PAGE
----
Rick Abath used to work the night shift at the Isabella Stewart Gardner Museum in Boston. He would arrive around 11:30 p.m. and spend the night patrolling the halls of one of the finest museums in the state.
On the night shift, only two young watchmen were responsible for guarding the hundreds of millions of dollars worth of art housed in the museum, including Rembrandt’s only seascape painting, and a painting by the Dutch artist Vermeer, only one of about 36 in existence.
The job was pretty uneventful. Even boring.
But on St. Patrick’s Day weekend in 1990, Abath’s usual routine was dramatically shattered. Two men dressed as Boston Police officers rang the doorbell. Going against protocol, Abath let them into the museum. Within minutes he and his partner were subdued and the two thieves had free reign over the museum.
On Friday night AC360° will air a special report “Arab Spring: Revolution Interrupted.” In December 2010, a young Tunisian street vendor named Mohamed Mouazizi refused to pay a bribe to a local inspector who slapped him. This indignity led Bouazizi to set himself on fire in protest and Tunisians, already fed up with the unemployment, corruption and repressive conditions in the country took to the streets, quickly causing the resignation of Tunisia's president. These events sparked a wave of revolutions across the region in countries like Bahrain, Yemen, Egypt, Libya and Syria.
It's been written that a decade's worth of events have occurred in the Arab world in just over a year. Long time dictators like Hosni Mubarak and Moammar Gadhafi have fallen, while the regime of Bashar al-Assad still clings to power in Syria, despite 15 months of ongoing conflict.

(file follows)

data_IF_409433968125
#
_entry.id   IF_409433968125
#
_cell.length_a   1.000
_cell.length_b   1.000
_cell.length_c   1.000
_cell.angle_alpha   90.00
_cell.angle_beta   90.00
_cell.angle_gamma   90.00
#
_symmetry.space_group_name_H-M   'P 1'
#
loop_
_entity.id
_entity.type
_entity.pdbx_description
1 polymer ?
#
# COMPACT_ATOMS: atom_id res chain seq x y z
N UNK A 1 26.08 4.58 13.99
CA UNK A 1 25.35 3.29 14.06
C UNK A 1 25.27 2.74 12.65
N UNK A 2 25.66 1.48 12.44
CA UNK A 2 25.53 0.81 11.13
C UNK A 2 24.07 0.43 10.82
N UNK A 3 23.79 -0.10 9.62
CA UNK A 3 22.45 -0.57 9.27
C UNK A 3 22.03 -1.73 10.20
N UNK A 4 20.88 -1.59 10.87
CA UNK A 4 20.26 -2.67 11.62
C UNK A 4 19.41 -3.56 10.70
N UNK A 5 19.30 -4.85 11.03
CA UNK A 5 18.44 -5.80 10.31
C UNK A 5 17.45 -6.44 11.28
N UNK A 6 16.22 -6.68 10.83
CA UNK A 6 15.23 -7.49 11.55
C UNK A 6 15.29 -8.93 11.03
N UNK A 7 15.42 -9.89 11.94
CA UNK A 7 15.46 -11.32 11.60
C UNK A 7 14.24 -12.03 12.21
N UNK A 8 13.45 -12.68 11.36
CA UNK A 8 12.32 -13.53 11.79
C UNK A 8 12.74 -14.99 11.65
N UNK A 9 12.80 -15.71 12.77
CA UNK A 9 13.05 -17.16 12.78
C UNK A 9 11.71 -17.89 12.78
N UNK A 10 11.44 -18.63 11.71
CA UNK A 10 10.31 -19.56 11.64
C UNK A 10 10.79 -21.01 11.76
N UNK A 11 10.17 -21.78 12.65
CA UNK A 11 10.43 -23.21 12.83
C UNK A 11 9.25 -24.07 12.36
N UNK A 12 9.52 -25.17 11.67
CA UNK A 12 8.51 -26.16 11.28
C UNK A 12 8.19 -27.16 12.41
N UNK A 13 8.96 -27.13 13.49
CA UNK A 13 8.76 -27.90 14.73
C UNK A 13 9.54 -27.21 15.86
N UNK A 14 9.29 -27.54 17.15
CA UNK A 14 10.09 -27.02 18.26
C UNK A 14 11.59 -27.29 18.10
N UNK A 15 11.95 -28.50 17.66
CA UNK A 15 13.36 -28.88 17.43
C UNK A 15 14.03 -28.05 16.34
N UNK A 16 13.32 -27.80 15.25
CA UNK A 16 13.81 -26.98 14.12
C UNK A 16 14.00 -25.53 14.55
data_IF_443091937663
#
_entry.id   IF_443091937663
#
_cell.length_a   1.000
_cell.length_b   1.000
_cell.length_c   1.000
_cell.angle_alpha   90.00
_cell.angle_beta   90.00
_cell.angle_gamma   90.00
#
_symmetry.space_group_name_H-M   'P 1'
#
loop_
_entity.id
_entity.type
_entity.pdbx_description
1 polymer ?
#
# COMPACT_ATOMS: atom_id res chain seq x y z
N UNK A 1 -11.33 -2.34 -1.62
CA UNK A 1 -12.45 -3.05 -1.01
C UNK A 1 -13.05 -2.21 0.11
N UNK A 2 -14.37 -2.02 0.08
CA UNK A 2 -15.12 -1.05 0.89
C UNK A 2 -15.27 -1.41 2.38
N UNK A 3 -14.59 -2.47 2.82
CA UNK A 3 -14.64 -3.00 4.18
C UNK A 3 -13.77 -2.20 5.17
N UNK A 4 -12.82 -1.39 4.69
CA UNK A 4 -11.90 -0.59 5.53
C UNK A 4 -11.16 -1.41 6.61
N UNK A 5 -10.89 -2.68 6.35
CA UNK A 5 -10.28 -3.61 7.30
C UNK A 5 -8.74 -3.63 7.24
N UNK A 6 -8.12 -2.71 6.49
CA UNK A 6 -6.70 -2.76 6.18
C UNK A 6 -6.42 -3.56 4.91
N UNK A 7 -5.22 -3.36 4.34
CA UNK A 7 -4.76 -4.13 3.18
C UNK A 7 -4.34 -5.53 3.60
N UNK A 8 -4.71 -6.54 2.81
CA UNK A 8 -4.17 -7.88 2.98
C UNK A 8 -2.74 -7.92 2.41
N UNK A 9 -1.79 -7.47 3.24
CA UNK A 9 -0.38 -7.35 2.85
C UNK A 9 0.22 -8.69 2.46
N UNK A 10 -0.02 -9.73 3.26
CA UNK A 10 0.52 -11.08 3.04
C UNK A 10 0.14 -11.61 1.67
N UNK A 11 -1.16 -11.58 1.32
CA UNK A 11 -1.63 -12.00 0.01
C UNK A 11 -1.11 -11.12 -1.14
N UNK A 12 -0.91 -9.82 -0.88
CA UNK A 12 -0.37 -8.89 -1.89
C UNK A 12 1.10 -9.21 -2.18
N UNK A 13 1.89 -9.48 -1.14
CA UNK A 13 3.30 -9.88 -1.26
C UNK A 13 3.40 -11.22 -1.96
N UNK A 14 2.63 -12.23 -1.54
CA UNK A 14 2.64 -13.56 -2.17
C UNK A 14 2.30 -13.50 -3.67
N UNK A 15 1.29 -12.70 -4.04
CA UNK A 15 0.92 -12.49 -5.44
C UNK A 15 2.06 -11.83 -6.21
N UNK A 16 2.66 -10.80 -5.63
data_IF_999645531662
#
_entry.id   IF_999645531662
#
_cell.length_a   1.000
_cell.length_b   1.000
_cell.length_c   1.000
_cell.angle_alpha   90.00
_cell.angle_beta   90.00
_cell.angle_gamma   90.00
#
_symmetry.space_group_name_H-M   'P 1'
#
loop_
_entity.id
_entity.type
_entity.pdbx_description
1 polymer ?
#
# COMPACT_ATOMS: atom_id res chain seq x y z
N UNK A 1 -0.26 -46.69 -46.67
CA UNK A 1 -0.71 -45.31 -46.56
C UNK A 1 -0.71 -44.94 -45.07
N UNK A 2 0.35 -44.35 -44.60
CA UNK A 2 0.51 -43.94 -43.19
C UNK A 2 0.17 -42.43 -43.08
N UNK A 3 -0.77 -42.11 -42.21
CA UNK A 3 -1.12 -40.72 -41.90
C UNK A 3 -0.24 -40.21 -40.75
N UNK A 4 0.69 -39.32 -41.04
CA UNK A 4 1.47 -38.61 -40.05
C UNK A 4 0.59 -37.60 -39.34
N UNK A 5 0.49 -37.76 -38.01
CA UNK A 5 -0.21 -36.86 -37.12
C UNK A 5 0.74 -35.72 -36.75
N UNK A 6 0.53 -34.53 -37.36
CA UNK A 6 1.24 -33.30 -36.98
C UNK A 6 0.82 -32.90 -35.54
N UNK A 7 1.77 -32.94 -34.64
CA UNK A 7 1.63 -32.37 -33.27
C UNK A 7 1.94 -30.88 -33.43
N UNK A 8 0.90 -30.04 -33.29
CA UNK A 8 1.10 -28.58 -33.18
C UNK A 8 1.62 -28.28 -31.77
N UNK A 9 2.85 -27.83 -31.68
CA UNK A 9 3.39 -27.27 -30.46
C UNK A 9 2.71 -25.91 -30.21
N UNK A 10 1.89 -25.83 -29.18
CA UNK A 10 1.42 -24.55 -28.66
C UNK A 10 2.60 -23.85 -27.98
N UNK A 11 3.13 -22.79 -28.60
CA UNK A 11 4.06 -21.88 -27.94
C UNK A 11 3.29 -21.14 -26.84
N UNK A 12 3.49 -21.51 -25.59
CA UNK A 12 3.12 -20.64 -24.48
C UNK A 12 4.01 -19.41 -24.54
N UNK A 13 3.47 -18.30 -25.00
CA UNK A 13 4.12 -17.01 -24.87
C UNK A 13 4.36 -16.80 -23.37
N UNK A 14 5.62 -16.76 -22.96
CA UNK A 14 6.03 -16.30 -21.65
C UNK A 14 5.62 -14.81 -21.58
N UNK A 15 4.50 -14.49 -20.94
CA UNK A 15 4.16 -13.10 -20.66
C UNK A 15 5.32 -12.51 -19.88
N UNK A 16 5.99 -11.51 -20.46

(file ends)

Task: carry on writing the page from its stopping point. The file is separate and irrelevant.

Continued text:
On Friday night after AC360° aired, Anderson and team embarked on a nearly 28 hour trip (including two plane rides, layovers and a three hour drive) that took us from New York City to the eastern border of Turkey.
Where are we going? The eastern part of Turkey borders Syria. Believe me, we would love to actually go into Syria and report what’s happening in the country. However, despite Bashar al-Assad’s regime’s claims that journalists are free to report from the country, our visa applications have disappeared into the Syrian embassy in Washington with no word on if we are approved, denied, or even when a decision would be made.
So we will stick to the Turkey side of the border, which holds a piece of the conflict the world should see. Nearly 25,000 Syrians have fled across the border into Turkey since the uprising in Syria began last March. Turkey, which maintains an open border policy with Syria, has set up numerous camps close to the border for the refugees that have been steadily streaming in to escape the violence.
We have heard stories of families who fled their homes, mostly on foot, to escape the relentless shelling of cities like Homs, Aleppo, Jisr al Shughur. We’ve heard stories of parents who have lost sons, wives who have lost husbands, ordinary citizens who have lost not only their homes but their beloved country as well. We’ve heard their stories, but we haven’t met the victims ourselves, so we will spend the weekend visiting the camps and speaking with some of these refugees. We will tell the world their stories on Monday night when we broadcast live at 8pm ET on CNN.
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